New NAS time
A failed disk in my Xpenology NAS mash-up has prompted a search for a new NAS. Some 7 or 8 years ago I bought an HP EX490 MediaSmart server running Microsoft’s excellent Home Server OS. Why they canned it I will never understand. It was ideal for serving a family’s needs with shared storage, photo and media server etc etc, all with a simple to configure (but complex behind the scenes) disk raid array system.
Over the years I’d upgraded the processor and memory but when support for Home Server was withdrawn completely I started looking around for an OS to re-purpose the box. I stumbled upon XPenology, a port of Synology’s excellent DSM NAS OS. It’s not for the faint-hearted as is requires some tinkering to get sorted out. My trusty old HP box ran this quite happily for a couple of years until recently a dying disk made me re-evaluate.
Our NAS, and what it stores, has become critical to us. It has over 2TB of digital music, over 1TB of photos, and also acts as a software archive and general document store. Naturally it’s all backed up, both to local external storage and also to the cloud, but even so, it’s become critical to us, and did I really want such a critical piece of infrastructure running an unsupported OS?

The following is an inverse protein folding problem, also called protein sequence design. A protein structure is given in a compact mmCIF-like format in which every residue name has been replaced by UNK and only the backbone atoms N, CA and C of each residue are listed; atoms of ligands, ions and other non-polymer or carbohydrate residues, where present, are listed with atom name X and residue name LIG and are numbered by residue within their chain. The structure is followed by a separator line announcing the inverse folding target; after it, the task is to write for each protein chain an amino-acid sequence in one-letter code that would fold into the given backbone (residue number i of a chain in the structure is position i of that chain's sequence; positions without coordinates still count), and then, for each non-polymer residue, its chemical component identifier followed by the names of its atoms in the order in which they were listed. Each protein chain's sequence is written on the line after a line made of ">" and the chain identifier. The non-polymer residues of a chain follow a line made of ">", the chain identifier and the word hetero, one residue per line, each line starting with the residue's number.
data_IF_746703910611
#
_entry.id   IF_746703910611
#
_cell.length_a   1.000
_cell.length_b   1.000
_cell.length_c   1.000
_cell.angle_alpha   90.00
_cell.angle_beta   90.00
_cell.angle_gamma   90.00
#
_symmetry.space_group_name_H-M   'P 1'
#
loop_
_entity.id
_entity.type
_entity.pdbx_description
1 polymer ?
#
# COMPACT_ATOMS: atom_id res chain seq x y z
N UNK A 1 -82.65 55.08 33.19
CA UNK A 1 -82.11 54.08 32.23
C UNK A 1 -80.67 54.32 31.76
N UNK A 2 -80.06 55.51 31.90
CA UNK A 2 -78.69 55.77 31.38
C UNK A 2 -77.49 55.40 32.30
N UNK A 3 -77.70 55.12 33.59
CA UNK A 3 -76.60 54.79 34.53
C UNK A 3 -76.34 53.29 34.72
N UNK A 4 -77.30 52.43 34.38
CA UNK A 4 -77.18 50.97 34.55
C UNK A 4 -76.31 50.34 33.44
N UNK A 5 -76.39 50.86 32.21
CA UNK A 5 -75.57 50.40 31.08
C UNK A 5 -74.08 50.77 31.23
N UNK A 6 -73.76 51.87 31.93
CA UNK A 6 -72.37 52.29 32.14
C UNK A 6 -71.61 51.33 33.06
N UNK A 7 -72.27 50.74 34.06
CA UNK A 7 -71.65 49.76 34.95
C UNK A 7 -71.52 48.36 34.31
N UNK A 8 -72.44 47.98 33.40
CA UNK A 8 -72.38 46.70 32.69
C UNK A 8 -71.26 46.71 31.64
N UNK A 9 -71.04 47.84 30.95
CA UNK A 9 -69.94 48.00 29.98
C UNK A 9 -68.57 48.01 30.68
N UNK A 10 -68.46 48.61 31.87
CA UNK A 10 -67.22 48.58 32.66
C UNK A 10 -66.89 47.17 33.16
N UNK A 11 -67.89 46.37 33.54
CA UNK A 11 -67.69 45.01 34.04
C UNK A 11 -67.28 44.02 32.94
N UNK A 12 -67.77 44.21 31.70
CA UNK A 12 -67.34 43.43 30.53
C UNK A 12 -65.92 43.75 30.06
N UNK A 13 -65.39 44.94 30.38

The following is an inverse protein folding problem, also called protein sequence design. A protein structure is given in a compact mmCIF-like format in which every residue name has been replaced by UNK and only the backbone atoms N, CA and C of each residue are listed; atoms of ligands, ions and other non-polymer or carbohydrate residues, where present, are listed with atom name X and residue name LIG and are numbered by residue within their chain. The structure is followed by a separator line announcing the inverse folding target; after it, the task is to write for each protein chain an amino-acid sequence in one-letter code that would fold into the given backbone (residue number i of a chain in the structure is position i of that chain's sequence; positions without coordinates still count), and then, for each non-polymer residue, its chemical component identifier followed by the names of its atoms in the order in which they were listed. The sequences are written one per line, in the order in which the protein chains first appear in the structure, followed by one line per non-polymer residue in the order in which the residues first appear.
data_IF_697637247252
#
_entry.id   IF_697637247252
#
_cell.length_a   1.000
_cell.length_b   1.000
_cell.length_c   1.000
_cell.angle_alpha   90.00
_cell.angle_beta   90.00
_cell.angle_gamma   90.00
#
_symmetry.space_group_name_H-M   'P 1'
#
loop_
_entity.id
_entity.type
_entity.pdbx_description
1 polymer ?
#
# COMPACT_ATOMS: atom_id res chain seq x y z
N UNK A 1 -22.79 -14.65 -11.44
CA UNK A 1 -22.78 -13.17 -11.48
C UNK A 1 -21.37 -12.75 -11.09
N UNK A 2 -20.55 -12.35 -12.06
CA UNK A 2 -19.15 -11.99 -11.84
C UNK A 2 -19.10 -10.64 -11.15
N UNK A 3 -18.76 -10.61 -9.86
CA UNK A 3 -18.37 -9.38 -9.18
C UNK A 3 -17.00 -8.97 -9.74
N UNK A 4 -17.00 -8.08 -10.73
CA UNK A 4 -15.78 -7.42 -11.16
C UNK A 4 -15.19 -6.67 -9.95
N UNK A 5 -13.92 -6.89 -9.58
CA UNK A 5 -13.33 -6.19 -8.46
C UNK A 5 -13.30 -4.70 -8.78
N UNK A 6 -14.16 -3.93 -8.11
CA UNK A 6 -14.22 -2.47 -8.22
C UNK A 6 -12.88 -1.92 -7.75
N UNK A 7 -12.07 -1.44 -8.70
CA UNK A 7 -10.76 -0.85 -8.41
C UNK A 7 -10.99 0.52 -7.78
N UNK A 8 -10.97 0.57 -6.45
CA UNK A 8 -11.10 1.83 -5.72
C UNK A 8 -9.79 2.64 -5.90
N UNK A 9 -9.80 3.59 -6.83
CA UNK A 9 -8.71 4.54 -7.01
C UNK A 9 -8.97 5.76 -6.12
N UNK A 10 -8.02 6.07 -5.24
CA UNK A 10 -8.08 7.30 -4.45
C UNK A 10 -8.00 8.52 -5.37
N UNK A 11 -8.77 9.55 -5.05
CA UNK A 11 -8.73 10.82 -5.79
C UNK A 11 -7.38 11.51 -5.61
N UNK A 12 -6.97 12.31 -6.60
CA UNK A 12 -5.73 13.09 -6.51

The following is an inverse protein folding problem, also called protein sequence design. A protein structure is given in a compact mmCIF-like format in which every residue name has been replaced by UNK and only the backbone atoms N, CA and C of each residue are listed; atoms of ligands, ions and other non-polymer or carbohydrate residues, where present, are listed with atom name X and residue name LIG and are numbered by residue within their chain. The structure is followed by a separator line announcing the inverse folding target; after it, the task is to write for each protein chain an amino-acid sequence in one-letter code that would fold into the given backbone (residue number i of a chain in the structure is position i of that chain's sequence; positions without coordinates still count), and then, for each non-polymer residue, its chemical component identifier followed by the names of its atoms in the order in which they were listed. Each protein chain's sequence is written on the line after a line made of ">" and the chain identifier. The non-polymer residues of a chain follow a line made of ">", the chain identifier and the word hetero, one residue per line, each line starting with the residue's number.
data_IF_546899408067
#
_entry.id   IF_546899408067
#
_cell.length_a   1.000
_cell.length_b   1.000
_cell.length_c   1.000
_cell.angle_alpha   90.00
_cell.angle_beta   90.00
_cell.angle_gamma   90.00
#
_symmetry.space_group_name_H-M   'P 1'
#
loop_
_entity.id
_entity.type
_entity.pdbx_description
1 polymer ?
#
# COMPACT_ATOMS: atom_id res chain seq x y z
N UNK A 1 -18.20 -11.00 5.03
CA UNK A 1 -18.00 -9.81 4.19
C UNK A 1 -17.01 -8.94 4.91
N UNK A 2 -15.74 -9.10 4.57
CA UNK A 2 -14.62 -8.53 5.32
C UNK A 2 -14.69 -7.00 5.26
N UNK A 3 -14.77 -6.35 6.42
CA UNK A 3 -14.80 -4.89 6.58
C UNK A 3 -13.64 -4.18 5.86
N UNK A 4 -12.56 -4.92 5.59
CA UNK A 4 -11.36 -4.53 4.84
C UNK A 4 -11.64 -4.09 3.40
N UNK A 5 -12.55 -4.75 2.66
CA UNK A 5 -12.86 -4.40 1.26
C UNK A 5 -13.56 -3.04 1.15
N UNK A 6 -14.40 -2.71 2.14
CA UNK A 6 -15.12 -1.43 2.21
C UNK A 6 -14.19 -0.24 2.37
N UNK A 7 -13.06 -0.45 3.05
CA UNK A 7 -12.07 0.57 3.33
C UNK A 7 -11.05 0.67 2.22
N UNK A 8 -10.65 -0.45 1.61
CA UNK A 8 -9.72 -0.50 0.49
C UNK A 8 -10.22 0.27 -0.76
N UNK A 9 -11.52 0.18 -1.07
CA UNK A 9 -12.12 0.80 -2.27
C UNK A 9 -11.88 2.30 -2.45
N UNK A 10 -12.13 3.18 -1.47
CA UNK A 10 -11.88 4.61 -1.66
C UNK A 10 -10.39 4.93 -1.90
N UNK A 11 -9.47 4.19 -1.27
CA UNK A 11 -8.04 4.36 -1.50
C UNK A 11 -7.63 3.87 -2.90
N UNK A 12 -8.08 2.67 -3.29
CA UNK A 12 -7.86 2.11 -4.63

Reading some forums and browsing some websites led me to one solution – Synology. I’d narrowed a replacement down to either a Synology, QNAP or ASUStor. The over riding name I kept seeing was Synology so Amazon to the rescue and I purchased a Synology DS215 dual disk unit with some new 4TB disks. I rationalised what I was storing (did I really need to keep that copy of MS NT and MS XP on the NAS?) and managed to archive a lot of stuff, getting my storage requirements down to about 3TB.
Synology’s NAS OS is a breeze, from unboxing to up and running was less than 15 minutes and now it sits quite happily in my comms cabinet just getting on with the job in a very power efficient way. More on DSM OS later perhaps.